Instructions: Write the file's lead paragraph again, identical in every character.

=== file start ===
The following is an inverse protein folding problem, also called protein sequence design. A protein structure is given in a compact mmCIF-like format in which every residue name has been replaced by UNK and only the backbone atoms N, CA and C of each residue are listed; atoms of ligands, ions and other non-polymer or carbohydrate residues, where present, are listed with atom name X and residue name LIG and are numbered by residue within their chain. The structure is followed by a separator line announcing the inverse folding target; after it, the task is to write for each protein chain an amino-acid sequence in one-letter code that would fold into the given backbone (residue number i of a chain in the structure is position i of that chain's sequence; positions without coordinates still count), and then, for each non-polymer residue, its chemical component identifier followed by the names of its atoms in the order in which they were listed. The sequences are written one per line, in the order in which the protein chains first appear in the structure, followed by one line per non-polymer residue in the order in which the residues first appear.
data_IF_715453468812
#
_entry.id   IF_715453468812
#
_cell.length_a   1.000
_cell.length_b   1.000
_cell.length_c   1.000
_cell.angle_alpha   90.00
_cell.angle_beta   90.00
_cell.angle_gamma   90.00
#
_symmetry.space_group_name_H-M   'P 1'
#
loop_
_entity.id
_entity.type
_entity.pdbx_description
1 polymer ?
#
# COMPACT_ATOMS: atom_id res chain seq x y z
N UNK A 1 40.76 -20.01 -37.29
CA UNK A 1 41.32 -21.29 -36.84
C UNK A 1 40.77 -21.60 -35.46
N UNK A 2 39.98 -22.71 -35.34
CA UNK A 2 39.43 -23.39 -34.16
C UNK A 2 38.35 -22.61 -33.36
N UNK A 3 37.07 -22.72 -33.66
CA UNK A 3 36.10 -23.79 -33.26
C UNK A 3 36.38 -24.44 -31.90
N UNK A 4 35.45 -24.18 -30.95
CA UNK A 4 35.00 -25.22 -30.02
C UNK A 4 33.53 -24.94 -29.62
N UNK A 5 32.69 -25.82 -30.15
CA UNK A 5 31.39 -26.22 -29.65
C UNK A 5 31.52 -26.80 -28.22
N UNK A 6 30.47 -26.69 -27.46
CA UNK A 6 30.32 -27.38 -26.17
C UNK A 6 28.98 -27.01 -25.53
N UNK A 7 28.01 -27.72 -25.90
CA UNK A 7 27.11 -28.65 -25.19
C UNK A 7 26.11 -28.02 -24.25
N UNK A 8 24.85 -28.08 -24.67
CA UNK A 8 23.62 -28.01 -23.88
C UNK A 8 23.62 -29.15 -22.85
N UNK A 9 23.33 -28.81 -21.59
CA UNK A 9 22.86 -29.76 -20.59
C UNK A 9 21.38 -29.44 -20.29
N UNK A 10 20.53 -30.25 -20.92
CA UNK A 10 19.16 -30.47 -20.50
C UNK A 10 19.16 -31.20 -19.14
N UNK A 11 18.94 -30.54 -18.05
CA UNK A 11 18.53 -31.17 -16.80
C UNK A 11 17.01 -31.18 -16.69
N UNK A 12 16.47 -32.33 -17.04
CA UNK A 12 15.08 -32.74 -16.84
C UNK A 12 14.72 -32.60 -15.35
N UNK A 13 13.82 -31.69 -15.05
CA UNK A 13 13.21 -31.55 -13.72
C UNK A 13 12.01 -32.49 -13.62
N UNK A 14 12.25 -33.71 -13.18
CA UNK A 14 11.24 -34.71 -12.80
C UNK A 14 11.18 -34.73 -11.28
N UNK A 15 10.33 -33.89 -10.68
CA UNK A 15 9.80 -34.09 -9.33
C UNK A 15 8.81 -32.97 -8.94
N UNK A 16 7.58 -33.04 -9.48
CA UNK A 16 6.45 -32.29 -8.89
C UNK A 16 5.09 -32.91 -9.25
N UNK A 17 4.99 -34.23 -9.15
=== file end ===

The following is an inverse protein folding problem, also called protein sequence design. A protein structure is given in a compact mmCIF-like format in which every residue name has been replaced by UNK and only the backbone atoms N, CA and C of each residue are listed; atoms of ligands, ions and other non-polymer or carbohydrate residues, where present, are listed with atom name X and residue name LIG and are numbered by residue within their chain. The structure is followed by a separator line announcing the inverse folding target; after it, the task is to write for each protein chain an amino-acid sequence in one-letter code that would fold into the given backbone (residue number i of a chain in the structure is position i of that chain's sequence; positions without coordinates still count), and then, for each non-polymer residue, its chemical component identifier followed by the names of its atoms in the order in which they were listed. The sequences are written one per line, in the order in which the protein chains first appear in the structure, followed by one line per non-polymer residue in the order in which the residues first appear.